Solid vs. Engineered Hardwood
A perennial favorite among generations of homeowners, hardwood floors are highly-sought after, adding timeless beauty while increasing your property value. With many different hardwood flooring options on today’s market, choosing the one that’s perfect for your space and style can present a challenge. One of the most basic decisions you’ll need to make is whether you want solid or engineered wood.
At Carpet One Belleville Floor & Home, we carry a full inventory of solid and engineered hardwood flooring options and related products. While our expert staffers are always happy to answer any questions, here are a few points to consider during your shopping experience when it comes to solid vs engineered hardwood.
Milled using a single slab of hardwood, solid wood is a more traditional option that many associate with vintage structures of yesteryear. Each plank is usually ¾ inch thick and consists entirely of a popular species like oak, hickory, maple, birch, or cherry. Since it’s so thick, you can typically refinish your hardwood floors multiple times throughout the decades. This means you can eliminate blemishes, scratches, dents, and other wear and tear, and then restyle your floor with a new finish. It also means your hardwood floors will last for many years, potentially the life of your home.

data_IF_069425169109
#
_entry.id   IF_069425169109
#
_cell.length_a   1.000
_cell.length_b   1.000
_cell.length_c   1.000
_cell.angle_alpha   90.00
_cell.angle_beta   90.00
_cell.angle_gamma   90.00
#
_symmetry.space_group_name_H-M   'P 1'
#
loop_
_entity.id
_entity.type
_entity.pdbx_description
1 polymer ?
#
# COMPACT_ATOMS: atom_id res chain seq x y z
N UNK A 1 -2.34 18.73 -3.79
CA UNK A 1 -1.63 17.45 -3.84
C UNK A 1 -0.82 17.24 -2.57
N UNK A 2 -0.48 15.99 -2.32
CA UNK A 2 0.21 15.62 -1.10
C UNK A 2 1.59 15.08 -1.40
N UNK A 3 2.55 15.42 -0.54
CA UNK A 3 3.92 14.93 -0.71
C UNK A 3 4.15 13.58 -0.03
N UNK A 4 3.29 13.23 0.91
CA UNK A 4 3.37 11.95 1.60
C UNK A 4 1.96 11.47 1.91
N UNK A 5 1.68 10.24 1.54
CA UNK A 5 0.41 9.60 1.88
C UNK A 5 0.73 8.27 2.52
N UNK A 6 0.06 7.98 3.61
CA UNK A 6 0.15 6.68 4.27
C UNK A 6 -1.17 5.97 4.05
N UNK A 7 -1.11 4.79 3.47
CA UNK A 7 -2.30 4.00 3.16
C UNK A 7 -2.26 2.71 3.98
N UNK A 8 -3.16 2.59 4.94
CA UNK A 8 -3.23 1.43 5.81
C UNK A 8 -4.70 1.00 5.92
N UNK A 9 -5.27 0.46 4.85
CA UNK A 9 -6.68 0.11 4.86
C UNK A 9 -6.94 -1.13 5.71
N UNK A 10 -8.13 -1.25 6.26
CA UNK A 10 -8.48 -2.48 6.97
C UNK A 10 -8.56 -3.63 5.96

Solid wood floors have limitations however. They can warp in humid environments or when they’re exposed to too much moisture. They’re only recommended for above-grade rooms that are dry. For this reason, wood planks are traditionally installed to include an expansion gap, allowing the floor to expand naturally during wet conditions. Base molding is often required to disguise the extra space.
Engineered wood is constructed to minimize expanding or shrinking. Rather than a solid piece, each plank is created by laminating together 3 to 7 layers of composite wood. At the top is a real hardwood veneer. From the surface, solid and engineered hardwood floors look identical. However, engineered wood products are more versatile. You can install them in basements, and light-moisture areas like kitchens, foyers, and hallways. The major drawback you’ll encounter with engineered floors is that you may not be able to refinish them. This depends on how thick the hardwood veneer is. Higher quality engineered planks can be refinished just as many times as solid wood products.